Fears that interest rate rises will end the age of cheap money have weighed heavily on cryptocurrencies, with bitcoin down more than 56% from this year’s peak. Several cryptocurrency firms have declared insolvency or have been forced to seek emergency cash injections.
Three Arrow Capital
Three Arrow Capital (3AC), a Singapore-based crypto hedge fund, filed for Chapter 15 bankruptcy on July 1.
Once a prominent participant in the digital asset field, 3AC’s demise looked to be the result of the company’s gamble on the Terra ecosystem, which was behind the unsuccessful stablecoin terraUSD. In May, that token lost virtually all of its value, wiping over half a trillion dollars off the crypto market.
Due to its high leverage, 3AC was unable to fulfill margin calls from counterparties from whom it had borrowed. As a result, crypto lenders BlockFi and Genesis Trading liquidated their stakes in the company. 3AC’s creditors allege they are due more than $2.8 billion, according to court records.
Celsius Networks froze withdrawals on June 12 and filed for Chapter 11 bankruptcy a month later, reporting a $1.19 billion loss on its financial sheet. In an October investment round, it was valued at $3.25 billion.
Celsius made a costly mistake in the wholesale digital asset market. The firm enticed ordinary investors by offering yearly returns of up to 18.6 percent, but it failed to pay redemptions when cryptocurrency values fell.
Celsius attorneys stated during the business’s first bankruptcy hearing that its bitcoin mining operations may provide a method for the company to compensate clients.
Meanwhile, numerous state authorities are looking into Celsius’ move to stop client withdrawals, according to Reuters.
Voyager Digital (VYGVQ.PK), situated in New Jersey, has been a rising crypto star, with a market worth of $3.74 billion last year. However, the collapse of 3AC inflicted a significant blow to Voyager, which was heavily invested in the hedge fund. Voyager has filed claims against 3AC totaling more than $650 million.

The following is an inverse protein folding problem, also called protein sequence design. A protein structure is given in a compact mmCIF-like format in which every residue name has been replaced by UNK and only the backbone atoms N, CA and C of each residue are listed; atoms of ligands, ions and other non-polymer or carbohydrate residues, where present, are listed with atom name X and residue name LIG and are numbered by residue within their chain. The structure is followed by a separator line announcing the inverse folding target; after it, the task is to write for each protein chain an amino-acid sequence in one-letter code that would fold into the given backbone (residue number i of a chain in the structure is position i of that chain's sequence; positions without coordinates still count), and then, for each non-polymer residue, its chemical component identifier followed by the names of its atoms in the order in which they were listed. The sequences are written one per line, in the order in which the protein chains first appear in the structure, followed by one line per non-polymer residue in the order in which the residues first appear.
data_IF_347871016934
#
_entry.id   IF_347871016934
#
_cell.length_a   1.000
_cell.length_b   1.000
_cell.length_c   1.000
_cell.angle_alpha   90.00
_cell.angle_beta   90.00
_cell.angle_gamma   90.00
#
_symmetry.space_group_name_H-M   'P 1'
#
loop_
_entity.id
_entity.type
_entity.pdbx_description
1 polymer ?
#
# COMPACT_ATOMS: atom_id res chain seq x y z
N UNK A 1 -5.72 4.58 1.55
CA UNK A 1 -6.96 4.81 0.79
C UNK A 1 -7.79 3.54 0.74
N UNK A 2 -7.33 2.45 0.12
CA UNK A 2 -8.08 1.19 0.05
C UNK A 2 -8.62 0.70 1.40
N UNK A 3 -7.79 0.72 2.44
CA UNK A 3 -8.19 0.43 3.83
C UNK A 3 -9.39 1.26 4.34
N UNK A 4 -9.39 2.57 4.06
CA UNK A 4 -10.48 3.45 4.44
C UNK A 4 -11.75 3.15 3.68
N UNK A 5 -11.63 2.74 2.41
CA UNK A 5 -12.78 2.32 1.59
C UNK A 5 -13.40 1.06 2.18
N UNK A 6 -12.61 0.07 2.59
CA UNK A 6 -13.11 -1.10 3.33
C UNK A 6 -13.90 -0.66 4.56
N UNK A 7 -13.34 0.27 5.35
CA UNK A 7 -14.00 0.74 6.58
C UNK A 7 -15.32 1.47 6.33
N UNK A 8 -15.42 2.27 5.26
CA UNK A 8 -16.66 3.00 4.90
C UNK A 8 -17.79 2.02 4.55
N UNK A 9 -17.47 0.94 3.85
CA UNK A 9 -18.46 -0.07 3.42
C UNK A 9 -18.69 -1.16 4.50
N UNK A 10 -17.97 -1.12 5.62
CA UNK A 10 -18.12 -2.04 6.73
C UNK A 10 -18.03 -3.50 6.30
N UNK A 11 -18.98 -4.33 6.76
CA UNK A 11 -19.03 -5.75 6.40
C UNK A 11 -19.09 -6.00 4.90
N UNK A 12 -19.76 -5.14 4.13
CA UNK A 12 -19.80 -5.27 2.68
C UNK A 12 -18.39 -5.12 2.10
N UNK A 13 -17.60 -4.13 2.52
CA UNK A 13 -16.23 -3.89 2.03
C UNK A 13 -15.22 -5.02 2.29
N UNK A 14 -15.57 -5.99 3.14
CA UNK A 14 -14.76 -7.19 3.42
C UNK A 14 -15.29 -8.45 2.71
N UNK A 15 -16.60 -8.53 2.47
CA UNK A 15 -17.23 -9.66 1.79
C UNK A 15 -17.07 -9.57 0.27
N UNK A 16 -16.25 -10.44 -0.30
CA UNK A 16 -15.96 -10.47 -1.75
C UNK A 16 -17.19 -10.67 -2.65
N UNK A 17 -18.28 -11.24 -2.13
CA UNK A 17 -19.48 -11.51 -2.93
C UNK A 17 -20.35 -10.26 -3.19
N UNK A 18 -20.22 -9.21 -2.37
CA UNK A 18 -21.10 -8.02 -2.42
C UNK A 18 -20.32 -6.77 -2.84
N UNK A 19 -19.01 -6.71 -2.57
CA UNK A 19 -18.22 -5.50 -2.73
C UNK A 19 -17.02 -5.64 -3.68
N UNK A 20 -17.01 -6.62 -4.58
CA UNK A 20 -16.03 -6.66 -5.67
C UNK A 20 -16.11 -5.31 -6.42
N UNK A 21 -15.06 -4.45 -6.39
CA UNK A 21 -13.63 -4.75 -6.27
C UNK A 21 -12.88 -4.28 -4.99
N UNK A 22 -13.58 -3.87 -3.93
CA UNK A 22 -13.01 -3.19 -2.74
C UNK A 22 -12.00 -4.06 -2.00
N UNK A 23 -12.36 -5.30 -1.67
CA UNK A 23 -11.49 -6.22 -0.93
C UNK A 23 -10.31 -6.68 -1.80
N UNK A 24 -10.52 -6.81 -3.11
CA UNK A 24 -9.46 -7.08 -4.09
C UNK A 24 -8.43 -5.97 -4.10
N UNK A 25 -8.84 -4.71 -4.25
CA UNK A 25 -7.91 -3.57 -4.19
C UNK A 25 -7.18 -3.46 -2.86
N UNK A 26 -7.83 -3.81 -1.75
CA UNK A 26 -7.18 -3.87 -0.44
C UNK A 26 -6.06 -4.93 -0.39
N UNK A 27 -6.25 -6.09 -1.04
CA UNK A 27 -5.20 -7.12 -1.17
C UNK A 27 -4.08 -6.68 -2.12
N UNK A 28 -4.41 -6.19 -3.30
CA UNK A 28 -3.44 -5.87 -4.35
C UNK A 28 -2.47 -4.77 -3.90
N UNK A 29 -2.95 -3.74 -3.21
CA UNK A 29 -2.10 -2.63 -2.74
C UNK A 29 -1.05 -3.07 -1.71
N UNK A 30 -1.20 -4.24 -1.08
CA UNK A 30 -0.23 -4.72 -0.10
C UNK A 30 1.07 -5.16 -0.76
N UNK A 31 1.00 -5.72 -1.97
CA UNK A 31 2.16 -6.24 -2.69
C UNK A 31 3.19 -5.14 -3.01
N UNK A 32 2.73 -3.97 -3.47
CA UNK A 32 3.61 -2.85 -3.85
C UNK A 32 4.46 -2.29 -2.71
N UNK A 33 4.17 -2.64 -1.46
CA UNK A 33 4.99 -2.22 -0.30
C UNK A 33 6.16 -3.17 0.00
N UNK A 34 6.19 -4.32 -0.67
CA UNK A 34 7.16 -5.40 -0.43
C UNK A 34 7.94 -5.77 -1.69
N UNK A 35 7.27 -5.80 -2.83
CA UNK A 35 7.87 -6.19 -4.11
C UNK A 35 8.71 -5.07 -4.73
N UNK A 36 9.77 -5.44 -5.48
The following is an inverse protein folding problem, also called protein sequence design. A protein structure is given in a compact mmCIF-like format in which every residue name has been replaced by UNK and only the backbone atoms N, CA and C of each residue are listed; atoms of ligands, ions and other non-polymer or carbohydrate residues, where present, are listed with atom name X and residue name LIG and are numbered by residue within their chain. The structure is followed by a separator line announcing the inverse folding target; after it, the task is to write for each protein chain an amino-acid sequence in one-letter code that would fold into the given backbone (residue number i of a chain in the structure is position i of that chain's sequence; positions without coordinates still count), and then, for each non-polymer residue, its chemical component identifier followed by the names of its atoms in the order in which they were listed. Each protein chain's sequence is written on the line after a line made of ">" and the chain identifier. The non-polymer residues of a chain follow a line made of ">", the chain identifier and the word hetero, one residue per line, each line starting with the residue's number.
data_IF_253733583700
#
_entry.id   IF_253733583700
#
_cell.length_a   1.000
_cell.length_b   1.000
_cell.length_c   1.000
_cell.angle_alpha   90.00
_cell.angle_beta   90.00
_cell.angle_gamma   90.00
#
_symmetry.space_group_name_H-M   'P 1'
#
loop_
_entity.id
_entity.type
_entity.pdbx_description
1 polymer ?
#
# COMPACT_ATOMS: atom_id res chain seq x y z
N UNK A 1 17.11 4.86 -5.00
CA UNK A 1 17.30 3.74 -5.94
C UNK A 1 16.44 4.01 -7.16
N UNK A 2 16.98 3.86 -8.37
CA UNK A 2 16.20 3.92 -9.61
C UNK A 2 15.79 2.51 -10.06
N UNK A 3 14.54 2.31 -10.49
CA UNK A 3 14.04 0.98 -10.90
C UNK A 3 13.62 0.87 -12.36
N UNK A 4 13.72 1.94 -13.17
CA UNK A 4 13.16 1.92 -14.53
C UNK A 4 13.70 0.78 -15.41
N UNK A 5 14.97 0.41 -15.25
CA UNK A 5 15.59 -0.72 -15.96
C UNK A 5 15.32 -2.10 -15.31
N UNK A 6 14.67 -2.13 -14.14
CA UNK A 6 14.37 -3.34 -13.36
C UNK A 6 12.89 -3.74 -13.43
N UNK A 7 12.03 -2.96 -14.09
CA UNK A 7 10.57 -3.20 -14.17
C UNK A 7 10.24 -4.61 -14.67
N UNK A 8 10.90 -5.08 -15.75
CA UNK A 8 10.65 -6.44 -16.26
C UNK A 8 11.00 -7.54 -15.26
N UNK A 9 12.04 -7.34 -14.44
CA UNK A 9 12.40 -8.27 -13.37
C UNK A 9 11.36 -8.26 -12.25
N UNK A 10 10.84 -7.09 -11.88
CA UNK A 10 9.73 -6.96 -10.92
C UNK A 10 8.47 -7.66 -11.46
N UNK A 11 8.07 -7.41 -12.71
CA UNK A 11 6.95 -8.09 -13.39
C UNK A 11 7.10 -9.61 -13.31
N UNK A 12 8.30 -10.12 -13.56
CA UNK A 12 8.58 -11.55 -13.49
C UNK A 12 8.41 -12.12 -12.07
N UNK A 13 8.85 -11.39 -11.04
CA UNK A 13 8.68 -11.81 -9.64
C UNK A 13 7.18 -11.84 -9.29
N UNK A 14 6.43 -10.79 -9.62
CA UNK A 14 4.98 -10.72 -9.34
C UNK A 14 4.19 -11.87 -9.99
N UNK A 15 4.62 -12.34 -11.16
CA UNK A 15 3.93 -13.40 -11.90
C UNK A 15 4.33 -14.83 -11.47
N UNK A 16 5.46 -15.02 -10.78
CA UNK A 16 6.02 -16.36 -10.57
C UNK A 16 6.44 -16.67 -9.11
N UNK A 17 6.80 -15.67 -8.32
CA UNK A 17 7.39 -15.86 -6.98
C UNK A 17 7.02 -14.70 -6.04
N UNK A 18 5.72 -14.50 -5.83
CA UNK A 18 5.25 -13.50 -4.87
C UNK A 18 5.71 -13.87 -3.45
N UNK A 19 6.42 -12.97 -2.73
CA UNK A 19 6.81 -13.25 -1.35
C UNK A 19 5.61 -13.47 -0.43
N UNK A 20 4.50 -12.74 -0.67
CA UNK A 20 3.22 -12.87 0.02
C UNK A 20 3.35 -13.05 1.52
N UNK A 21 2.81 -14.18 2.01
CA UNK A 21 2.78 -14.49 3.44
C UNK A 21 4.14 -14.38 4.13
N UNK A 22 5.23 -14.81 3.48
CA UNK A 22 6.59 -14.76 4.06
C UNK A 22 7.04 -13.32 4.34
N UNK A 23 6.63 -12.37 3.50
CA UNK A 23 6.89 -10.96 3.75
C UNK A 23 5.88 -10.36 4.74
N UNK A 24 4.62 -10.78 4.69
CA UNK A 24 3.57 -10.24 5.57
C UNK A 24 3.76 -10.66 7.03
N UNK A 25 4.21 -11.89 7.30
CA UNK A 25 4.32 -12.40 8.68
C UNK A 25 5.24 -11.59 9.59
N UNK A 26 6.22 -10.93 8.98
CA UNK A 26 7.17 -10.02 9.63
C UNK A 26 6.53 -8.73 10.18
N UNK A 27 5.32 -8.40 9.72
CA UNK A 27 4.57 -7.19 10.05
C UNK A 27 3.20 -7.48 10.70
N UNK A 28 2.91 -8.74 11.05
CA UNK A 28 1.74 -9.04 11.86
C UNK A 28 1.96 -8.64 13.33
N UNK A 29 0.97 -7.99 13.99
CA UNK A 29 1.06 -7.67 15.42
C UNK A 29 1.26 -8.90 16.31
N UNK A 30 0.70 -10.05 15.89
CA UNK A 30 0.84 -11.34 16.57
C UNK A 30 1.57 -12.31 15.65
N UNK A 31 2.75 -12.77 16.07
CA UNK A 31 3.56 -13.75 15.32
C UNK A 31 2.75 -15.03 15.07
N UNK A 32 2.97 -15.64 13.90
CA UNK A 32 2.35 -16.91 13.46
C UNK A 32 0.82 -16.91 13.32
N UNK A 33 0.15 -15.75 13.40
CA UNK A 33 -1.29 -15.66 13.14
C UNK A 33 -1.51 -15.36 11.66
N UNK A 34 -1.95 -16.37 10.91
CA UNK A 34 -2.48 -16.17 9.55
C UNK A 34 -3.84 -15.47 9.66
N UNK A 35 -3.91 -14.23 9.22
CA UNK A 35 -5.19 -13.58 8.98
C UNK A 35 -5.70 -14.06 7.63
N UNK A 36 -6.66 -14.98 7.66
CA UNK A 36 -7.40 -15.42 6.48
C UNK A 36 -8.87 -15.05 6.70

On July 6, Voyager filed for Chapter 11 bankruptcy, saying that the company has $110 million in cash and crypto assets on hand. Since then, the Federal Bank Insurance Corporation of the United States has acknowledged that it is investigating Voyager’s marketing of deposit accounts for bitcoin purchases, which the business represented as FDIC-insured.
After stopping withdrawals days earlier, Singapore-based crypto lender Vauld filed for bankruptcy protection with a Singapore court on July 8. According to The Block, the corporation owes $402 million to its creditors.
Valar Ventures, Pantera Capital, and Coinbase Ventures are among the investors in Vauld.
Vauld stated in a blog post on July 11 that it is considering a possible sale to London-based crypto lender Nexo while also evaluating potential restructuring alternatives.
Faced with an increase in withdrawals and a hit from 3AC, crypto lender BlockFi announced an agreement with FTX on July 1 that provides BlockFi with a $400 million revolving credit facility and includes an option for FTX to purchase the firm for up to $240 million.
BlockFi was heavily struck by the crypto crisis and adopted several cost-saving measures in June, including reducing its employment by 20% and decreasing CEO remuneration. In a capital round last year, the business was valued at $3 billion.